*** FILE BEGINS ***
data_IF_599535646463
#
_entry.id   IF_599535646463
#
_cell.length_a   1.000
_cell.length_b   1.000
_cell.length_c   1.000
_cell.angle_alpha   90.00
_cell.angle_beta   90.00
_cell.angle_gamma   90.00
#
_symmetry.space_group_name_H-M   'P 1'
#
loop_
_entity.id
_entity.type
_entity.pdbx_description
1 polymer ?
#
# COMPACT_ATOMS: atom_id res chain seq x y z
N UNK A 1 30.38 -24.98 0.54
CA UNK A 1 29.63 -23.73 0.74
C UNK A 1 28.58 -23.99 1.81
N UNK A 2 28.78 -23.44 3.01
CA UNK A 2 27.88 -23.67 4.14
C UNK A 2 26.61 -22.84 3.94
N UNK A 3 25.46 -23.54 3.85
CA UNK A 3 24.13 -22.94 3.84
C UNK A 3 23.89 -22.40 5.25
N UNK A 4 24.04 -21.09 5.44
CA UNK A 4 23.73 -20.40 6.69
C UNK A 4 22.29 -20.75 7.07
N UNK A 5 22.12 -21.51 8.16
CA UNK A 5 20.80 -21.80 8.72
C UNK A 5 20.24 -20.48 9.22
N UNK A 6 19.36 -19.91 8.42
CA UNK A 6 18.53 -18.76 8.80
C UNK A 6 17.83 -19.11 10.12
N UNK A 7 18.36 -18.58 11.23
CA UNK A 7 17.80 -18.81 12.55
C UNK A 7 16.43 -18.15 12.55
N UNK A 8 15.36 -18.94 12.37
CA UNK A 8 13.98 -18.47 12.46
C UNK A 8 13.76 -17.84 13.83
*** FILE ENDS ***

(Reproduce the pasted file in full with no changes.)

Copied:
data_IF_599535646463
#
_entry.id   IF_599535646463
#
_cell.length_a   1.000
_cell.length_b   1.000
_cell.length_c   1.000
_cell.angle_alpha   90.00
_cell.angle_beta   90.00
_cell.angle_gamma   90.00
#
_symmetry.space_group_name_H-M   'P 1'
#
loop_
_entity.id
_entity.type
_entity.pdbx_description
1 polymer ?
#
# COMPACT_ATOMS: atom_id res chain seq x y z
N UNK A 1 30.38 -24.98 0.54
CA UNK A 1 29.63 -23.73 0.74
C UNK A 1 28.58 -23.99 1.81
N UNK A 2 28.78 -23.44 3.01
CA UNK A 2 27.88 -23.67 4.14
C UNK A 2 26.61 -22.84 3.94
N UNK A 3 25.46 -23.54 3.85
CA UNK A 3 24.13 -22.94 3.84
C UNK A 3 23.89 -22.40 5.25
N UNK A 4 24.04 -21.09 5.44
CA UNK A 4 23.73 -20.40 6.69
C UNK A 4 22.29 -20.75 7.07
N UNK A 5 22.12 -21.51 8.16
CA UNK A 5 20.80 -21.80 8.72
C UNK A 5 20.24 -20.48 9.22
N UNK A 6 19.36 -19.91 8.42
CA UNK A 6 18.53 -18.76 8.80
C UNK A 6 17.83 -19.11 10.12
N UNK A 7 18.36 -18.58 11.23
CA UNK A 7 17.80 -18.81 12.55
C UNK A 7 16.43 -18.15 12.55
N UNK A 8 15.36 -18.94 12.37
CA UNK A 8 13.98 -18.47 12.46
C UNK A 8 13.76 -17.84 13.83